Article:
and how the reproduction of conflict potential takes place. The fourth part develops the
methodology for this research project. The final part indicates possible/planned research outcomes of
this INTAS-sponsored research project....
September 9, 2008 The Central Asia-Caucasus Institute & Silk Road Studies Program // Johns Hopkins University
The recent developments in Georgia had many negative consequences for the countries of the region and regional powers that have vested interests there. The West, with its slow, weak and at times inadequate response to the Russian aggression, broke many hearts in the region. People and politicians were grossly disappointed with the passive military support for Georgia both from Washington and Brussels. Although full-scale military activities are over, the West’s failure to actively back Georgia, as opposed to how it is thought to have acted during Reagan’s times, will have severe consequences for its economic and security ties to Azerbaijan. Political reforms in the country, and perhaps also in Georgia, are likely to suffer. Everyone now is asking one question: is it worth to risk relations with Moscow for the sake of such uncertain support from the West?...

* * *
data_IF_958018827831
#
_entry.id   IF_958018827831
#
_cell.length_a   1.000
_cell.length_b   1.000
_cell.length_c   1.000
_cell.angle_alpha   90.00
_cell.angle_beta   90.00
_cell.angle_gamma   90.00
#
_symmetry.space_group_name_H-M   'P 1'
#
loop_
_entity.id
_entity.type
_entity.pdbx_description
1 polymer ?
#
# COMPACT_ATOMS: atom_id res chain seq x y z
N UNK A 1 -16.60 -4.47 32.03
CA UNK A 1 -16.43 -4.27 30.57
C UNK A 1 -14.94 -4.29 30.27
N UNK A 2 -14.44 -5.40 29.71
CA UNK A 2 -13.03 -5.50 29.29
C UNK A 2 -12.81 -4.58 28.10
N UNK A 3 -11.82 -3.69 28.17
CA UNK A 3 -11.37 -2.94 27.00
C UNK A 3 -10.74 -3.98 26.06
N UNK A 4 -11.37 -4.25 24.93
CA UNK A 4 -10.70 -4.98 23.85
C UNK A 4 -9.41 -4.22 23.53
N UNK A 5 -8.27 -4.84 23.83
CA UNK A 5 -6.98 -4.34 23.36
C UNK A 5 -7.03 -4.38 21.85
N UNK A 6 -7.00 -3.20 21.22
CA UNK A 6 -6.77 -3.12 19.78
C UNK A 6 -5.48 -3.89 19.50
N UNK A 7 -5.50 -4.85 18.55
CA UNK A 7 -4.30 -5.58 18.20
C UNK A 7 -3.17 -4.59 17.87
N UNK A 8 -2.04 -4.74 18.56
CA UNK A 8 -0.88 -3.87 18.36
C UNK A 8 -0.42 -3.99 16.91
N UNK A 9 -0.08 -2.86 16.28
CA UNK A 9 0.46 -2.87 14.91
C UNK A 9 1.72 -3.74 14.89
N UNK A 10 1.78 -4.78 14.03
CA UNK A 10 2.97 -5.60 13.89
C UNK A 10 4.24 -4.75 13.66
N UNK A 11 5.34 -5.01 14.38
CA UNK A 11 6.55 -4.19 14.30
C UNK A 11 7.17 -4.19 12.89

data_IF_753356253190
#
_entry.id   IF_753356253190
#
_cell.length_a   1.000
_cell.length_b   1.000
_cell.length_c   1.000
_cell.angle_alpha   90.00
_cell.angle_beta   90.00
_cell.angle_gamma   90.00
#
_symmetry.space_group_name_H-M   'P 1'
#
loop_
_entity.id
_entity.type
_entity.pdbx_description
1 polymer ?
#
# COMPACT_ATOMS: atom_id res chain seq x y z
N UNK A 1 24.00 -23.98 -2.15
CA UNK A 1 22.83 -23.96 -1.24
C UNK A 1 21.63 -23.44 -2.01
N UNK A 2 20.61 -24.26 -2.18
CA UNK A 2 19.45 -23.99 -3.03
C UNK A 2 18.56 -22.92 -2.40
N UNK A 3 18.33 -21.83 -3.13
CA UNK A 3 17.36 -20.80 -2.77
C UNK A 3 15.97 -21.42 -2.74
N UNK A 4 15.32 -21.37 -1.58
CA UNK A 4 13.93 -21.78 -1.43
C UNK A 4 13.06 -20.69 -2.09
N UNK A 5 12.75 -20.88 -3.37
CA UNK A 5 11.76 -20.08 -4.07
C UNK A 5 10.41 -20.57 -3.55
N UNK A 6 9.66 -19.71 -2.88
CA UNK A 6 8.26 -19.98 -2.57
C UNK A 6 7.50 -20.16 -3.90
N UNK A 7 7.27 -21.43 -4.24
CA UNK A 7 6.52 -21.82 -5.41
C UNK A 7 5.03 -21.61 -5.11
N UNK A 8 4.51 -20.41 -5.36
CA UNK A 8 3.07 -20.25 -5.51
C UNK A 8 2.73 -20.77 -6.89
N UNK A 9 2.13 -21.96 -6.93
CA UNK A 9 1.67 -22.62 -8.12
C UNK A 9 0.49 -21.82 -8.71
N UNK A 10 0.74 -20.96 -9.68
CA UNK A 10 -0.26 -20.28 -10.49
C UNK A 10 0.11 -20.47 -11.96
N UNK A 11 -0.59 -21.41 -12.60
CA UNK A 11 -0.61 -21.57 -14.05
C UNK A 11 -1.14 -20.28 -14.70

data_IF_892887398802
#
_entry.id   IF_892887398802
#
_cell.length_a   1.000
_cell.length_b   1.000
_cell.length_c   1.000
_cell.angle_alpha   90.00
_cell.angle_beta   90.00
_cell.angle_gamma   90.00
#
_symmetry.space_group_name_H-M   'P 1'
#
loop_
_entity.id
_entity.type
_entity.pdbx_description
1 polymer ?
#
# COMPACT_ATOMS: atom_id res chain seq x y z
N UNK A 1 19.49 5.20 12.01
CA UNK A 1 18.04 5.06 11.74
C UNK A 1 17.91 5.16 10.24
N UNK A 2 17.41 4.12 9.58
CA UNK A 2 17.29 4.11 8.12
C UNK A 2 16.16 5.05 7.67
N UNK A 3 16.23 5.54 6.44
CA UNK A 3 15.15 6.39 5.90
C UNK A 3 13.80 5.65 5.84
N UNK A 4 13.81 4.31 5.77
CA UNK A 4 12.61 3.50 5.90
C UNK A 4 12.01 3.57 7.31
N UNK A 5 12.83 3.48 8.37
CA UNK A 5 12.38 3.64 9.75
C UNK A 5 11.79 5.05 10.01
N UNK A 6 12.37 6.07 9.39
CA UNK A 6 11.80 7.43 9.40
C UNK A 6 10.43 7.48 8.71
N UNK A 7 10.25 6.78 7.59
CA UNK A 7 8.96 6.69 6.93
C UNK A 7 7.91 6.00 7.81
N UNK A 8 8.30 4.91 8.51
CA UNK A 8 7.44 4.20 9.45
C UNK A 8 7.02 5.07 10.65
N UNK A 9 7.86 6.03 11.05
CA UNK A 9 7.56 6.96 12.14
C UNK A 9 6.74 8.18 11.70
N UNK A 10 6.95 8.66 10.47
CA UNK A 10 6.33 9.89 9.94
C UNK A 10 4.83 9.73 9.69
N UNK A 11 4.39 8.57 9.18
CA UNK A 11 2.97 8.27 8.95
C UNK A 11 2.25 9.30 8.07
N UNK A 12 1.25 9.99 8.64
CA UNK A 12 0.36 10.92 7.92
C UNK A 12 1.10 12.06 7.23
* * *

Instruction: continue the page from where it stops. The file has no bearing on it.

August 20, 2008 The HUMSEC (Human Security) Project
After the events of 11 September 2001, many countries in the Moslem world, including Azerbaijan, found themselves at the forefront of the struggle with al Qaeda and its affiliated groups. However, in the fever of the ‘War on Terror’, many governments in the Middle East and Central Asia ignored the role of other terrorist organizations and that of home-grown radicalism. This paper examines the activities of foreign terrorist groups in Azerbaijan. The essay also tries to look at local radicalism in the area and explain its appearance and impact on the country’s development....